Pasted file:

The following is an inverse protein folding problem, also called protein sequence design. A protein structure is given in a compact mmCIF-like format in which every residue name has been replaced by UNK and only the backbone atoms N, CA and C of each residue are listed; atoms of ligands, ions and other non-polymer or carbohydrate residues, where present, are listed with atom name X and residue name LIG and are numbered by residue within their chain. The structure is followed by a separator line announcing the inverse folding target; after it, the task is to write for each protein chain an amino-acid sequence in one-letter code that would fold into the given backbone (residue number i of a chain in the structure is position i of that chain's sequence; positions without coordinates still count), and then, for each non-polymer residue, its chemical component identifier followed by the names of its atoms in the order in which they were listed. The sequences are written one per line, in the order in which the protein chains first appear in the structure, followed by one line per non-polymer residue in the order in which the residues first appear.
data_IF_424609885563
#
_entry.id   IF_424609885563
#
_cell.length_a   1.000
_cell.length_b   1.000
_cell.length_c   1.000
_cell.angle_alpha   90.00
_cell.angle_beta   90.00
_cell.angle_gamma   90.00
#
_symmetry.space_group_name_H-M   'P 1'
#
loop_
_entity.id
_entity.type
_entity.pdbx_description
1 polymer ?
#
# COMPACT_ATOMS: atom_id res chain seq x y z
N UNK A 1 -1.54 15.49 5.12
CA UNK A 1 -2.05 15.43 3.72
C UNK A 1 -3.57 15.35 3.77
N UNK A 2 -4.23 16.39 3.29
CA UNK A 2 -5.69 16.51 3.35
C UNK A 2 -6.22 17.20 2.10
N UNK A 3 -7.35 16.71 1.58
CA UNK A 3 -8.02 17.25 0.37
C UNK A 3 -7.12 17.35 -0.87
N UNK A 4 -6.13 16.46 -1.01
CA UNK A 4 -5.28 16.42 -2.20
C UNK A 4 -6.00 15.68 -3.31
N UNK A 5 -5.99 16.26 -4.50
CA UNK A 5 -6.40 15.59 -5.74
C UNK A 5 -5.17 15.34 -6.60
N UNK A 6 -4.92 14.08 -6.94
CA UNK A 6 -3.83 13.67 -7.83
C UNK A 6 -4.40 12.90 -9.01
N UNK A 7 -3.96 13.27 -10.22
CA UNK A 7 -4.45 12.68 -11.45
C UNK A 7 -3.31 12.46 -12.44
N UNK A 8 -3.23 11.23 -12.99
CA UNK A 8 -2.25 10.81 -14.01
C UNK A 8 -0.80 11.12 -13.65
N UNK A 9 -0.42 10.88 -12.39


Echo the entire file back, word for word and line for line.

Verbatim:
The following is an inverse protein folding problem, also called protein sequence design. A protein structure is given in a compact mmCIF-like format in which every residue name has been replaced by UNK and only the backbone atoms N, CA and C of each residue are listed; atoms of ligands, ions and other non-polymer or carbohydrate residues, where present, are listed with atom name X and residue name LIG and are numbered by residue within their chain. The structure is followed by a separator line announcing the inverse folding target; after it, the task is to write for each protein chain an amino-acid sequence in one-letter code that would fold into the given backbone (residue number i of a chain in the structure is position i of that chain's sequence; positions without coordinates still count), and then, for each non-polymer residue, its chemical component identifier followed by the names of its atoms in the order in which they were listed. The sequences are written one per line, in the order in which the protein chains first appear in the structure, followed by one line per non-polymer residue in the order in which the residues first appear.
data_IF_424609885563
#
_entry.id   IF_424609885563
#
_cell.length_a   1.000
_cell.length_b   1.000
_cell.length_c   1.000
_cell.angle_alpha   90.00
_cell.angle_beta   90.00
_cell.angle_gamma   90.00
#
_symmetry.space_group_name_H-M   'P 1'
#
loop_
_entity.id
_entity.type
_entity.pdbx_description
1 polymer ?
#
# COMPACT_ATOMS: atom_id res chain seq x y z
N UNK A 1 -1.54 15.49 5.12
CA UNK A 1 -2.05 15.43 3.72
C UNK A 1 -3.57 15.35 3.77
N UNK A 2 -4.23 16.39 3.29
CA UNK A 2 -5.69 16.51 3.35
C UNK A 2 -6.22 17.20 2.10
N UNK A 3 -7.35 16.71 1.58
CA UNK A 3 -8.02 17.25 0.37
C UNK A 3 -7.12 17.35 -0.87
N UNK A 4 -6.13 16.46 -1.01
CA UNK A 4 -5.28 16.42 -2.20
C UNK A 4 -6.00 15.68 -3.31
N UNK A 5 -5.99 16.26 -4.50
CA UNK A 5 -6.40 15.59 -5.74
C UNK A 5 -5.17 15.34 -6.60
N UNK A 6 -4.92 14.08 -6.94
CA UNK A 6 -3.83 13.67 -7.83
C UNK A 6 -4.40 12.90 -9.01
N UNK A 7 -3.96 13.27 -10.22
CA UNK A 7 -4.45 12.68 -11.45
C UNK A 7 -3.31 12.46 -12.44
N UNK A 8 -3.23 11.23 -12.99
CA UNK A 8 -2.25 10.81 -14.01
C UNK A 8 -0.80 11.12 -13.65
N UNK A 9 -0.42 10.88 -12.39